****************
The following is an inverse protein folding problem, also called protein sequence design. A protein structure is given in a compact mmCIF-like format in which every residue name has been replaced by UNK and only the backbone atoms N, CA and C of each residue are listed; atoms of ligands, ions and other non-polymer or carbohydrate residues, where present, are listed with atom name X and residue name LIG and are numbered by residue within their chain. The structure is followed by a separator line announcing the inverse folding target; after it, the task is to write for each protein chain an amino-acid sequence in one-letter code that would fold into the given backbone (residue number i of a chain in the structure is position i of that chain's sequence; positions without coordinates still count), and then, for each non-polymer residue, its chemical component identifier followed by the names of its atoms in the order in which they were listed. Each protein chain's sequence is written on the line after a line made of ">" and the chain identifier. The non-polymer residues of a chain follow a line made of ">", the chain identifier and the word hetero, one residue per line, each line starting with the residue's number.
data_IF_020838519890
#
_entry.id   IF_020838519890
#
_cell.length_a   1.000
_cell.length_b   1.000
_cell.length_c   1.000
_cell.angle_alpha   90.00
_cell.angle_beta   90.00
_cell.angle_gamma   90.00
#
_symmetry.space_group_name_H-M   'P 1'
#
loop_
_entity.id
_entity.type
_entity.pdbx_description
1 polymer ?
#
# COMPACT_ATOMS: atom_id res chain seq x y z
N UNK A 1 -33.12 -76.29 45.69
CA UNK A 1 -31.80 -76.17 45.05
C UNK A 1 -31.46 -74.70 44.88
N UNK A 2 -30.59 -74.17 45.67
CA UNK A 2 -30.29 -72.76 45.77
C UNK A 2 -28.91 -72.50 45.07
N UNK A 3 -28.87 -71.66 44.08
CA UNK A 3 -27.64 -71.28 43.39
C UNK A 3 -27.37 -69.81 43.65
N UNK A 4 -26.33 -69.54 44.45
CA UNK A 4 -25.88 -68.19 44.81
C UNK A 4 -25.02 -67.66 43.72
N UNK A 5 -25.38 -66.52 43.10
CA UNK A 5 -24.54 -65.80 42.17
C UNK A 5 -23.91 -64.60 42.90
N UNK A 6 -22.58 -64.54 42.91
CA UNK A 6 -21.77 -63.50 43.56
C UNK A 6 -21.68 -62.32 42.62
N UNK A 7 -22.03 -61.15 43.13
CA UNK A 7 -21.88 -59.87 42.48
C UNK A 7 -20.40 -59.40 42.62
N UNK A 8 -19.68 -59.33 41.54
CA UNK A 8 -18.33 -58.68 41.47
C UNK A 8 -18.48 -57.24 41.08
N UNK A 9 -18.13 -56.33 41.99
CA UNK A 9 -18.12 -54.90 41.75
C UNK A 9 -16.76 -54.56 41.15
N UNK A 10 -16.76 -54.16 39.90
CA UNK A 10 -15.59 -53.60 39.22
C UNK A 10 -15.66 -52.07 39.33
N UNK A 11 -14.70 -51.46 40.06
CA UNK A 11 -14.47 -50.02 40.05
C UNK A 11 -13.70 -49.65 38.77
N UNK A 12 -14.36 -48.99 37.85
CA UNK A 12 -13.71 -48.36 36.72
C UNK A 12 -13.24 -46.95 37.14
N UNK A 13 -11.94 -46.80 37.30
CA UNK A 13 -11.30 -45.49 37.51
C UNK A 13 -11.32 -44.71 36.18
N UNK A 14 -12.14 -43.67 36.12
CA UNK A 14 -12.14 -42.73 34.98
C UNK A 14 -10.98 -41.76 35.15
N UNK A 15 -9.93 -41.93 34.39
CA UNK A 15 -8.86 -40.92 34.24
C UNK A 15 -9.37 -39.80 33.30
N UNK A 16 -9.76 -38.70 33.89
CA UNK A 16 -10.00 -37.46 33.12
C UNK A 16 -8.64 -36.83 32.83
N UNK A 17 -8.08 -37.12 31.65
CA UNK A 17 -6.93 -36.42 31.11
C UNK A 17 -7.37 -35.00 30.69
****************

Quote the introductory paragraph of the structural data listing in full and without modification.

The following is an inverse protein folding problem, also called protein sequence design. A protein structure is given in a compact mmCIF-like format in which every residue name has been replaced by UNK and only the backbone atoms N, CA and C of each residue are listed; atoms of ligands, ions and other non-polymer or carbohydrate residues, where present, are listed with atom name X and residue name LIG and are numbered by residue within their chain. The structure is followed by a separator line announcing the inverse folding target; after it, the task is to write for each protein chain an amino-acid sequence in one-letter code that would fold into the given backbone (residue number i of a chain in the structure is position i of that chain's sequence; positions without coordinates still count), and then, for each non-polymer residue, its chemical component identifier followed by the names of its atoms in the order in which they were listed. Each protein chain's sequence is written on the line after a line made of ">" and the chain identifier. The non-polymer residues of a chain follow a line made of ">", the chain identifier and the word hetero, one residue per line, each line starting with the residue's number.